So we won't have anything better than guesses anyway.

The article does speculate that the wake turbulence of the landing aircraft crossing above the runway just before might have affected it, but it was too close to the starting point and is unlikely to have this effect, so what remains is that the pilot flying started to rotate too early. There may be basically two reasons for that:

  • The pilot flying started rotating before appropriate speed was reached, or
  • they calculated lower rotation speed (Vr) than they actually needed.

The take-off procedure with the speed call-outs made by the pilot not flying is the same for every take-off, so the second reason seems more likely.

The rotation speed depends on weight, density altitude and flap setting. Inserting wrong weight is probably most common reason for this type of incident, but calculating for higher flap setting than they used is a believable option here too as they used rather low setting for the actual take-off.

It should be noted that the pilot realised their mistake and handled it correctly by lowering the nose back to let the aircraft gain enough speed first.


It looks to me like a too-early rotation (lifting the nose off of the runway). This may have happened as a result of a miscalculation of the rotation speed (known as Vr speed). A miscalculation of the Vr speed, for example, can happen if you derive this speed using a lower than actual aircraft takeoff weight in your performance calculation. This would lead to a calculated Vr speed that was less than was required.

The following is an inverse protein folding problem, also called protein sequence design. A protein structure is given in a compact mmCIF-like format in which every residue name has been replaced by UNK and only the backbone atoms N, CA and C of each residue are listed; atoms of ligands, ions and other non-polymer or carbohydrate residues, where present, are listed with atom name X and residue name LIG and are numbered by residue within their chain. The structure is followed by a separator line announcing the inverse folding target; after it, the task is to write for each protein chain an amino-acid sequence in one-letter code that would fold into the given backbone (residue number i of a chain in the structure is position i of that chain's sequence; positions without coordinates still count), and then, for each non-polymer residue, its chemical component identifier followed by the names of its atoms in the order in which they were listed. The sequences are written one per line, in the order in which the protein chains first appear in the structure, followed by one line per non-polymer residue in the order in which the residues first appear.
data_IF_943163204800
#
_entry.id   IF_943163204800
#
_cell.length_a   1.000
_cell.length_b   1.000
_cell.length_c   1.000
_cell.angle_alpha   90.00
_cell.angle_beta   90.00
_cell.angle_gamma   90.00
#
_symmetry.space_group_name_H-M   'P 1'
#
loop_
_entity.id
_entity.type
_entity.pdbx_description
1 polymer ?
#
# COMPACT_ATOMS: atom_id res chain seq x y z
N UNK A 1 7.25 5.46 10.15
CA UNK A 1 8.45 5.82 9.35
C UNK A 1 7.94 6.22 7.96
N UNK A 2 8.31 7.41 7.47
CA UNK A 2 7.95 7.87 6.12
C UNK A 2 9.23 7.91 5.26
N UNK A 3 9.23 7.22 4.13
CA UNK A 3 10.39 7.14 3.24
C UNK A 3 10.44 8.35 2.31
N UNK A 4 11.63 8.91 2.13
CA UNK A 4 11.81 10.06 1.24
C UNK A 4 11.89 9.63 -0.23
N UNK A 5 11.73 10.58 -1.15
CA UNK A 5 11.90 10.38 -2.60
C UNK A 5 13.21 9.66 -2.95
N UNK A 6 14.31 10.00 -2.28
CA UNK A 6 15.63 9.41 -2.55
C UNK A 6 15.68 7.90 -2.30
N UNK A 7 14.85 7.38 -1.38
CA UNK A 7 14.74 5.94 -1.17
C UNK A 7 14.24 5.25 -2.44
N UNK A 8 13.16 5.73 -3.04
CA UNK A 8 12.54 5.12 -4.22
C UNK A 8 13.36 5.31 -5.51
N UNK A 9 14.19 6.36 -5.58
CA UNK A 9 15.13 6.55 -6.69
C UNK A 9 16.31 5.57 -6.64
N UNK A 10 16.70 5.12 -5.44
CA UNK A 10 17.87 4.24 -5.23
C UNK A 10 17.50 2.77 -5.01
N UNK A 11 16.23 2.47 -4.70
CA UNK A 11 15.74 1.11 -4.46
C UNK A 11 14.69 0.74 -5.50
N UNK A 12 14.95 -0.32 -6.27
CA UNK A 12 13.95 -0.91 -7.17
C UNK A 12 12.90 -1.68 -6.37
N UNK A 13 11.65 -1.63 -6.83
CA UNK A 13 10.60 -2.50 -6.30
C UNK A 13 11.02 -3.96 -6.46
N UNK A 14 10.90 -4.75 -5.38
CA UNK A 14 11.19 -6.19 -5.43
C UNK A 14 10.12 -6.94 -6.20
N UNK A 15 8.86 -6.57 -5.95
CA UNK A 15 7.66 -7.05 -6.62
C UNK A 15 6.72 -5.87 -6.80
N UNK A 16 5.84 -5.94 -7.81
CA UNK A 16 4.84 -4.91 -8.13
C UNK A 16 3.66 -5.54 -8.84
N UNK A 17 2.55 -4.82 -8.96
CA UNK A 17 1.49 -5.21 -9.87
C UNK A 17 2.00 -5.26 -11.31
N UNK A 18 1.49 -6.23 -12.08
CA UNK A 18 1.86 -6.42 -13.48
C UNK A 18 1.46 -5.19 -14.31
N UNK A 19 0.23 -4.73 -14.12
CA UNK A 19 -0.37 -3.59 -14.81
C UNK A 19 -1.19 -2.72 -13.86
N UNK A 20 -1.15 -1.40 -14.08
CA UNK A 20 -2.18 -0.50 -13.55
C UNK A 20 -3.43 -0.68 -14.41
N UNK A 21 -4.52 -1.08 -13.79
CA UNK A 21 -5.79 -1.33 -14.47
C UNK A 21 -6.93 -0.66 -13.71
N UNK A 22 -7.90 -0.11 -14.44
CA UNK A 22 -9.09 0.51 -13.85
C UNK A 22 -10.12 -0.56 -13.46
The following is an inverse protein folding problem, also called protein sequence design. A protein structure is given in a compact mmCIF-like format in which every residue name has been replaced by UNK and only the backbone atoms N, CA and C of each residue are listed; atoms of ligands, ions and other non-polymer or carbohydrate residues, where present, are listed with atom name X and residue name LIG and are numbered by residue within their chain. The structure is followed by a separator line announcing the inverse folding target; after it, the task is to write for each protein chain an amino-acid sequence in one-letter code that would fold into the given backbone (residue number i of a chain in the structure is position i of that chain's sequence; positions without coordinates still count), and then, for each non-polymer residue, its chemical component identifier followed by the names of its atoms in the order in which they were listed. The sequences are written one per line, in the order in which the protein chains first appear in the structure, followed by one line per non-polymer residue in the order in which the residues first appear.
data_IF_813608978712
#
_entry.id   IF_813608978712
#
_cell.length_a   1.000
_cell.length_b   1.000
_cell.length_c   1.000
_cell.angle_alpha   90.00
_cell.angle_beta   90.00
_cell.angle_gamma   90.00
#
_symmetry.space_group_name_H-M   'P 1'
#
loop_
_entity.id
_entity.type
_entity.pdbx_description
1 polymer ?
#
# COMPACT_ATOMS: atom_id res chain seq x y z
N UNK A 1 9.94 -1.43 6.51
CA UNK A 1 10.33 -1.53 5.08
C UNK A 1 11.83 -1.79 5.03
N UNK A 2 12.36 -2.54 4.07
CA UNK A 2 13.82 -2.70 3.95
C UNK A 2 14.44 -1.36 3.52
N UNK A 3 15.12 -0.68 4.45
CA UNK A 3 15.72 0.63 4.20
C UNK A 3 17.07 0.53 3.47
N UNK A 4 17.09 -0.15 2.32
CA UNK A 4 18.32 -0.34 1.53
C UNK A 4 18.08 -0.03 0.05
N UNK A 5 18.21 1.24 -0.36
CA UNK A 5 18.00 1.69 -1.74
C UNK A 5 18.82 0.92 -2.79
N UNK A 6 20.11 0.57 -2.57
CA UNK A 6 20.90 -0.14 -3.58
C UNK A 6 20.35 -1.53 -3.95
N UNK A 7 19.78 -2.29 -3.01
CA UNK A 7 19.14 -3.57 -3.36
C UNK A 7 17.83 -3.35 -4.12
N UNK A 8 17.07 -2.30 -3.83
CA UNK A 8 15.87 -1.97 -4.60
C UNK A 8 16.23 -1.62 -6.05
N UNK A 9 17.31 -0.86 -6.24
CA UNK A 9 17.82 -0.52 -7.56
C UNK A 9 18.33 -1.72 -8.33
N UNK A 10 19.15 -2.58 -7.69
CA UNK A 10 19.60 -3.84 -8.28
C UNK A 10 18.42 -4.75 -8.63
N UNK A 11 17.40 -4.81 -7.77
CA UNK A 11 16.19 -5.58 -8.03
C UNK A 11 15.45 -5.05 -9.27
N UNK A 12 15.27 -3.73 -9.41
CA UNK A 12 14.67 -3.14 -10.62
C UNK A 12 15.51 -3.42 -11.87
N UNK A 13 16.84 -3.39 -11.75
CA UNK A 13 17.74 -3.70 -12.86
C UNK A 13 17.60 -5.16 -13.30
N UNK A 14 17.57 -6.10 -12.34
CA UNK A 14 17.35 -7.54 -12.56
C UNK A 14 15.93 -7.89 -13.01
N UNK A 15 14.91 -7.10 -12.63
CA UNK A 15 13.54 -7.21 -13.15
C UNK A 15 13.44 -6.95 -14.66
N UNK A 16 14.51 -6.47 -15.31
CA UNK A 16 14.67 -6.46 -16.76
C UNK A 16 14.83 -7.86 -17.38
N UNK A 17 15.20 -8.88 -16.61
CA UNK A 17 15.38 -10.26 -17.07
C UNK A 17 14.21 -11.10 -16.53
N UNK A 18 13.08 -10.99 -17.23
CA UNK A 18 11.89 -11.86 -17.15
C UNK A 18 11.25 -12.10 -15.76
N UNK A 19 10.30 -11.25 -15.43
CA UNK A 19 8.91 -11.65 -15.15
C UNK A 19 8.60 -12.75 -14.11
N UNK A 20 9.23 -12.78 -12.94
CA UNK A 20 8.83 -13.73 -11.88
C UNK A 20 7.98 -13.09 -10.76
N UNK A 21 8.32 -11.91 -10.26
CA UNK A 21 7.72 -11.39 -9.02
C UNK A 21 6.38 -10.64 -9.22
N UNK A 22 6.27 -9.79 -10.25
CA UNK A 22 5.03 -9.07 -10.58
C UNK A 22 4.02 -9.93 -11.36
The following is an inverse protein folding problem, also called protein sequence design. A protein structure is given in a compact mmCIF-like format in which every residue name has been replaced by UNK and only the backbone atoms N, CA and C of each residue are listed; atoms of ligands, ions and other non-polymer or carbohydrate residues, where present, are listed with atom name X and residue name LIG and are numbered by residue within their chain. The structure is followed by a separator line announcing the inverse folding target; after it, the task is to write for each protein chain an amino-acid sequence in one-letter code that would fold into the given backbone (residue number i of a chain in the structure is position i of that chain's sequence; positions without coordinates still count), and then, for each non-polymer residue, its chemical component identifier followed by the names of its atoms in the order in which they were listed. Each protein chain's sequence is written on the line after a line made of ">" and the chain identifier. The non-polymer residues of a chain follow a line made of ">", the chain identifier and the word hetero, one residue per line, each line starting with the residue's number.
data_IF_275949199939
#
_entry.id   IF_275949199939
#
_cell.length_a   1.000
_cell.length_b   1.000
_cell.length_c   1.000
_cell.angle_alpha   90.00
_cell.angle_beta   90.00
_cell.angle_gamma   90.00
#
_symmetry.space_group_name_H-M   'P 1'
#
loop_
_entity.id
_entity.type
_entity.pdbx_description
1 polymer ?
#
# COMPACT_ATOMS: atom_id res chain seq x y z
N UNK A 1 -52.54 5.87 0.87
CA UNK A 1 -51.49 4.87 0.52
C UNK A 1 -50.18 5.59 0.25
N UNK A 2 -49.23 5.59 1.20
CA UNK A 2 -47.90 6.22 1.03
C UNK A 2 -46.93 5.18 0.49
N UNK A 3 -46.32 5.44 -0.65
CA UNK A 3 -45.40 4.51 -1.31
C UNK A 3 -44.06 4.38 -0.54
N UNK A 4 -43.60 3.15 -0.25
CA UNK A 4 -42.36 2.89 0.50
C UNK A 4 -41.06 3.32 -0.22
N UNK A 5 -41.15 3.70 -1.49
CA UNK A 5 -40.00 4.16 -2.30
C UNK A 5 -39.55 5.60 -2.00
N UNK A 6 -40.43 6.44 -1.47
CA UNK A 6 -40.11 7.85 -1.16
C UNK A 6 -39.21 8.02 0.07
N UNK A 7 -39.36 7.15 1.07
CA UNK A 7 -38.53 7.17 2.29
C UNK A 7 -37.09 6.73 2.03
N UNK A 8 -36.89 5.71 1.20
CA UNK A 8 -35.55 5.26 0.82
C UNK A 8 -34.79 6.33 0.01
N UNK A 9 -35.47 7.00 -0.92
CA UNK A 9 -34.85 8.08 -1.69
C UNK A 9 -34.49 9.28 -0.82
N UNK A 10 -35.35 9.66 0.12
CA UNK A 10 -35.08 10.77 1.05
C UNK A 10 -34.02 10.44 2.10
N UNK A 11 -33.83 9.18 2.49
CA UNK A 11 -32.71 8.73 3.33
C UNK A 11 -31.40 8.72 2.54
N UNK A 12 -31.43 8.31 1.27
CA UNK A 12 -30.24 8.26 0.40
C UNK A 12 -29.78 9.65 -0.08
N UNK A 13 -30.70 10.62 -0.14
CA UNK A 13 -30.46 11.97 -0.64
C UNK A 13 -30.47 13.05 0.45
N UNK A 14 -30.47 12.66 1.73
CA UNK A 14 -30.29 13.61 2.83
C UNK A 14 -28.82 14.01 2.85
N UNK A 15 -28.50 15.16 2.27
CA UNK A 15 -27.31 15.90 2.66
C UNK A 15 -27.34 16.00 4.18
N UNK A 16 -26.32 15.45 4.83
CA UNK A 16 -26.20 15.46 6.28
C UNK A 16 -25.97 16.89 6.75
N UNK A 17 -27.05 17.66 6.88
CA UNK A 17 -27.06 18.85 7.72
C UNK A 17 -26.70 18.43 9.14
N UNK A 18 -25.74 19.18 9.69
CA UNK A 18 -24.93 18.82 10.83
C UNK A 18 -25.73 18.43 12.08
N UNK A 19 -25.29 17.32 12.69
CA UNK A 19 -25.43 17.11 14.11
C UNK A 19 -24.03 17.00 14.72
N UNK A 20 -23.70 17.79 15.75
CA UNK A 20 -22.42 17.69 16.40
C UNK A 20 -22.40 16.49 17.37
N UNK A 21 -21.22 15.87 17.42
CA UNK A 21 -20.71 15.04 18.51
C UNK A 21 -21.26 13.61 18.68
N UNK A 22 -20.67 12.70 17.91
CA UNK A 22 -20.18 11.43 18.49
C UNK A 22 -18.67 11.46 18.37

If this was the case, as the pilot rotated the aircraft into the liftoff attitude there would not enough speed to allow the aircraft to climb out. Instead the aircraft would stay on the ground (or in ground effect) until it accelerated to the proper lift off speed.

The crew could also have miscalculated the power setting necessary for takeoff by using an incorrect temperature, or physically failing to advance the thrust levers to the correct position. Since the B737 in the video was a later model it likely had a Flight Management System (FMS) that would have calculated the takeoff thrust setting based on keyboard entries made by the crew.